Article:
The Great Sphinx in Giza

Egypt the Birthplace of the over 300-year-old civilization of the Ancient Egyptians. A civilization that astonished and continues to marvel the word with its ahead of its time medical procedures and knowledge, ethical and moral code and meticulous constructs such as the Pyramids of Giza and the Great Sphinx. Built by the ancient Egyptians as a guardian and overseeing protector of the Giza Pleatue, the Sphinx as all relics of the Pharaonic age of Egypt has been the subject of many questions and an essential part of any trip to Egypt & any Nile Cruise 2020. What does the sphinx mean, what does it represent and how was the great Sphinx constructed are just some of the frequently asked questions. We will answer the aforementioned questions and more about the Great Sphinx about the Giza plateau as one of the main things to do in Egypt.

 

  • What does the Sphinx mean in Egypt?
  • How was the Sphinx constructed?
  • What does the Great Sphinx in Egypt represent?

 

What does the Sphinx mean?

The sphinx as a word is not exclusive to the ancient Egyptians with similar-looking creatures with the winged body of a lion and the head of the human in both the greek and south and southeast Asia. It is near impossible to determine the original name given to this massive ancient monument. This is mainly due to its non-existence in any of the inscriptions of the old kingdom. The current name of the Sphinx was given to it by the law of classical antiquity and after nearly 2000 years after its agreed-upon date of construction. The name is a reference to a creature in the Greek mythology, a beast comprised of a lions body, a women’s head and the wings of an Eagle with the version of ancient Egypt void of any wings and having a mans head instead. The English name of the Great Sphinx originally comes from the Greek word meaning “to squeeze” as the greek sphinx strangled whoever failed to answer his riddle. Another well-known name is the Arabic word “ abu al hawl “ meaning “ The terrifying one”.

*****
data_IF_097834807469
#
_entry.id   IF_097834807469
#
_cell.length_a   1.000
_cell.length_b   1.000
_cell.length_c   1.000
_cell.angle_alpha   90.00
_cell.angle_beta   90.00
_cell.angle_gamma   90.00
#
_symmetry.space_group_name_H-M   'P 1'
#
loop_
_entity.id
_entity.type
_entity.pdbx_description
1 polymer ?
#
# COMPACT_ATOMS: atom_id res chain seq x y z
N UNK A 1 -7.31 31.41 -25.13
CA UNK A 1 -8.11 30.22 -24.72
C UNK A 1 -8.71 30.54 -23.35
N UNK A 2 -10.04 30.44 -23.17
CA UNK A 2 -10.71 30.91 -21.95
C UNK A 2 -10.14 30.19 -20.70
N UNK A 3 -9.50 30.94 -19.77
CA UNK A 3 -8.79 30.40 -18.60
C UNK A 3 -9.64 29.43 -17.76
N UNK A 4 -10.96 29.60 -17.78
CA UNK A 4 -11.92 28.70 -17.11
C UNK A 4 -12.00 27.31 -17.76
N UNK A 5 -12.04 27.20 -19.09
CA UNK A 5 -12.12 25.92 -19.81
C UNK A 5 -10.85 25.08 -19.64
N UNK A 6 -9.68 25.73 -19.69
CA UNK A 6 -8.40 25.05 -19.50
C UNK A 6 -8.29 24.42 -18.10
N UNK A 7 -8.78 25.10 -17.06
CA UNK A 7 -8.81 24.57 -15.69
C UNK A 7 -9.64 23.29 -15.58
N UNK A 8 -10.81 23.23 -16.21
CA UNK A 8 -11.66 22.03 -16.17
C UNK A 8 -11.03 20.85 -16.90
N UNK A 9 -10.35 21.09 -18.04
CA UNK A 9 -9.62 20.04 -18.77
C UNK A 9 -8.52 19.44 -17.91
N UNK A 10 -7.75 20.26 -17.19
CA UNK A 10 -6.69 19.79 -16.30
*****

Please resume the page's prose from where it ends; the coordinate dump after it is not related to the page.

Tailor-make a Once in a Life-Time trip to the land of the Pharos here

The Great Sphinx in Giza

 

How was the Great Sphinx Constructed? 

 


The sphinx stands at a towering height of 20 meteres measured from the base to the top of the head and a 19m rear width at its rear haunches. The structure is believed to have been built in the old kingdom era during the reign of the pharaoh Khafre. The sphinx is carved in the very bedrock of the Giza plateau which functioned both as a quarry and home of many other attractions such as the Giza Pyramids. The sphinx is formed of layers of nummulitic limestone each with different levels of erosion resistance causing the Step-like formation of the Sphinx body as it is today. This monumental structure measures at 73m/240 feet from pay to tail, 20m/66ft height from base to the tip of the head and finally, 19m/ 62 ft wide at its rear haunches.

 

There have been many theories and hypothesis about who was responsible for the construction of this ancient world wonder. What is agreed on however is that the Great Sphinx was built in approx 2500 BC for the pharaoh Khefre.  There are several pieces of evidence supporting the aforementioned relation between the sphinx and Khefre. Proof of which is the similarity of design between it and the valley temple and the upside-down statue of khefre discovered in the surrounding area amongst other evidence.